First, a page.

Max Rady College of Medicine
Concept: Family Size / Number of Children
Last Updated: 2007-08-27
Family size has been defined at the Manitoba Centre for Health Policy as the number of children aged 0-19 years who, as best determined from the data, live together in one household.
Family size has been measured in two different ways:
Counting the number of children born to a mother; and
- Counting the number of children with the same Registration Number (REGNO) at the same date(s).
Empirical literature has suggested a negative relationship between family size and child well-being (usually measured by educational attainment).
(Black, Devereux, and Salvanes (2005)
suggest that these findings are based on the preconception that greater family size may negatively affect a child's outcomes due to resource dilution or a lower average maturity level in the household. They examined the affects of family size and birth order on the educational attainment of children and "found a negative correlation between family size and children's education, but when [they included] indicators for birth order or [used] twin births as an instrument, family size effects [were] negligible"
(Black, Devereux, and Salvanes, 2005, p. 669)
Method 1: Counting the Number of Children Born to a Mother
were born when the mother was less than 12 years of age (assumed to be an error)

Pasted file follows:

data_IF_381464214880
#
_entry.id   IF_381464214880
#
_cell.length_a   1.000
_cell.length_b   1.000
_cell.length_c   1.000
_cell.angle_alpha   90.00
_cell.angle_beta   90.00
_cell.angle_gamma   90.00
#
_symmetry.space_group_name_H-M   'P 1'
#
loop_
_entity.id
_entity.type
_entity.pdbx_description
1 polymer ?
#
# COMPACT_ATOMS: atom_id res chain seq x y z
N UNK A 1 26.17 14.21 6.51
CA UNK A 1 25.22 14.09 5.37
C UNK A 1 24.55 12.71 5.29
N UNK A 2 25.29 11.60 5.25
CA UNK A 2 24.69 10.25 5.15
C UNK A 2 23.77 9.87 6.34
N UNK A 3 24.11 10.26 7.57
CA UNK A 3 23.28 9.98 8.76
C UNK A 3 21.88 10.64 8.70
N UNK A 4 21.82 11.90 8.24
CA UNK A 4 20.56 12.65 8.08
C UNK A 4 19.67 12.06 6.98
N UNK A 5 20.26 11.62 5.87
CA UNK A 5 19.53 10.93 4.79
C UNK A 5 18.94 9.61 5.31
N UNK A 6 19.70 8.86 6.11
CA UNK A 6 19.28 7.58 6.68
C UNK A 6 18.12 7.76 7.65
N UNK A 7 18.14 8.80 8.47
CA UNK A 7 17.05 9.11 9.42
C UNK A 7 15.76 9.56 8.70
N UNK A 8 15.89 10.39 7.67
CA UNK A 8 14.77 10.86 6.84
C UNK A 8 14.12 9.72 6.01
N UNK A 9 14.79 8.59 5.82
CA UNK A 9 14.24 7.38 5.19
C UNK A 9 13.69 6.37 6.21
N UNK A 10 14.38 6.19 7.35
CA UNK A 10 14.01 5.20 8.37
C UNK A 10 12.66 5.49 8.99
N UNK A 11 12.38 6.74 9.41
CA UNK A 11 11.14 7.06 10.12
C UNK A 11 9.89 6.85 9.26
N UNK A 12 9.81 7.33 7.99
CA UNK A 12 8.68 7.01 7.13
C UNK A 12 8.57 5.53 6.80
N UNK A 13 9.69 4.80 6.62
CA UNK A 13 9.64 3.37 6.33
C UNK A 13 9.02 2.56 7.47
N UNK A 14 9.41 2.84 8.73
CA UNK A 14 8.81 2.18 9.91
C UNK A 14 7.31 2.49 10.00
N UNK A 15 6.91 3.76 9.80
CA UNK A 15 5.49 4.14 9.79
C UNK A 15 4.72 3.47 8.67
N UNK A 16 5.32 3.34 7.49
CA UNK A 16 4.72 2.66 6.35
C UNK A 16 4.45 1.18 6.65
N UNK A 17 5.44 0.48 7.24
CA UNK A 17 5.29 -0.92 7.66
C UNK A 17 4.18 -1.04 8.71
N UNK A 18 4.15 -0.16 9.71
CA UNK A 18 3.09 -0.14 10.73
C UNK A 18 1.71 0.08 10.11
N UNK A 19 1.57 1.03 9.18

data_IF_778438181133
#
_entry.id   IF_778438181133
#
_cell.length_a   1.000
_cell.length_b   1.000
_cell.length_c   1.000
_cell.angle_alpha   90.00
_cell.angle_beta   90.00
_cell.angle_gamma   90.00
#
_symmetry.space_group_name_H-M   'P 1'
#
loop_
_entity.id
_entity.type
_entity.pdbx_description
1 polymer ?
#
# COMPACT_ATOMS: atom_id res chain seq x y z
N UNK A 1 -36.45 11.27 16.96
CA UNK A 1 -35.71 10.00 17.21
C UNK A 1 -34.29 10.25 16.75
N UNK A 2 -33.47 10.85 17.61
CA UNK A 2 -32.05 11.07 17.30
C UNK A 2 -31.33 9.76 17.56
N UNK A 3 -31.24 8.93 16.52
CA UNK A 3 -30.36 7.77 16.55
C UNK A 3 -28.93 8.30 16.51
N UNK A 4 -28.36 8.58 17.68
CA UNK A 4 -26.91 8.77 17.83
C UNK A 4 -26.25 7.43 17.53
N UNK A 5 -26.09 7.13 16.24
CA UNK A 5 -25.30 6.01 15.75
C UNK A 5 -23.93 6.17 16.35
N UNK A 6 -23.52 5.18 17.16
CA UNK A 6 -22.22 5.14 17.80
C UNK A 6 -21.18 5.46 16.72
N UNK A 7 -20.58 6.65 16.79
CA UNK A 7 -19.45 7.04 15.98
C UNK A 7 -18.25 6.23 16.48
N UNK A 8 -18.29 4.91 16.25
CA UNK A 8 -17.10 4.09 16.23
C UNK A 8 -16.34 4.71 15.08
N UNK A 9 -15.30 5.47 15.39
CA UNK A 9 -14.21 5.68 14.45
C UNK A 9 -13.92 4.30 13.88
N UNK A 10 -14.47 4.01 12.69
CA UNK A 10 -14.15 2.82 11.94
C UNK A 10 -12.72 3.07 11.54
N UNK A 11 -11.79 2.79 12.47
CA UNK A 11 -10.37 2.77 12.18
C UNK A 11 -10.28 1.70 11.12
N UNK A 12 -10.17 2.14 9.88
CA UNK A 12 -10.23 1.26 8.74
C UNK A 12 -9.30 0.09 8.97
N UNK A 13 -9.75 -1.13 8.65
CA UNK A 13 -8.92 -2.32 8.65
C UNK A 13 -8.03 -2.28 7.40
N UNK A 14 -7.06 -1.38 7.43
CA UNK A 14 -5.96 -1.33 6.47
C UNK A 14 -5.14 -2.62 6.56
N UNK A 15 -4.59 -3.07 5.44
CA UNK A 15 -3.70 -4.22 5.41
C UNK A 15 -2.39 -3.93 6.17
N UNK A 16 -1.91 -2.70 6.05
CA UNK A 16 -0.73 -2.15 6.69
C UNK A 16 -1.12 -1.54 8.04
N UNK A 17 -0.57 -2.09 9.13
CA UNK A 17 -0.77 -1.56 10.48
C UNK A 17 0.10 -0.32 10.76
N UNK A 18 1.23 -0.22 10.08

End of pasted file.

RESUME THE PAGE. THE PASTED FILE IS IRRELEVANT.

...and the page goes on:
- did not have a valid numeric encrypted PHIN (assuming these children probably did not survive birth).
First, the cohort of children or mothers for which family size will be calculated must be identified (e.g., children aged 0-19 on April 1, 2001). This method is a two-step process: mother and baby records must first be matched together and then the number of children born to that mother can be calculated.
a) Matching Mother and Baby Records
Determining the number of children born to a mother requires matching the baby's birth records to the mother's records. In this step of the analyses, duplicate baby Personal Health Identification Numbers (encrypted PHINs; a unique numeric identifier assigned by Manitoba Health to every person registered for health insurance in Manitoba) were removed.
Note: the mothers' files were not limited by date of admission to ensure that mothers admitted a longer period before the baby was born would be included in analyses.
b) Calculating the Number of Children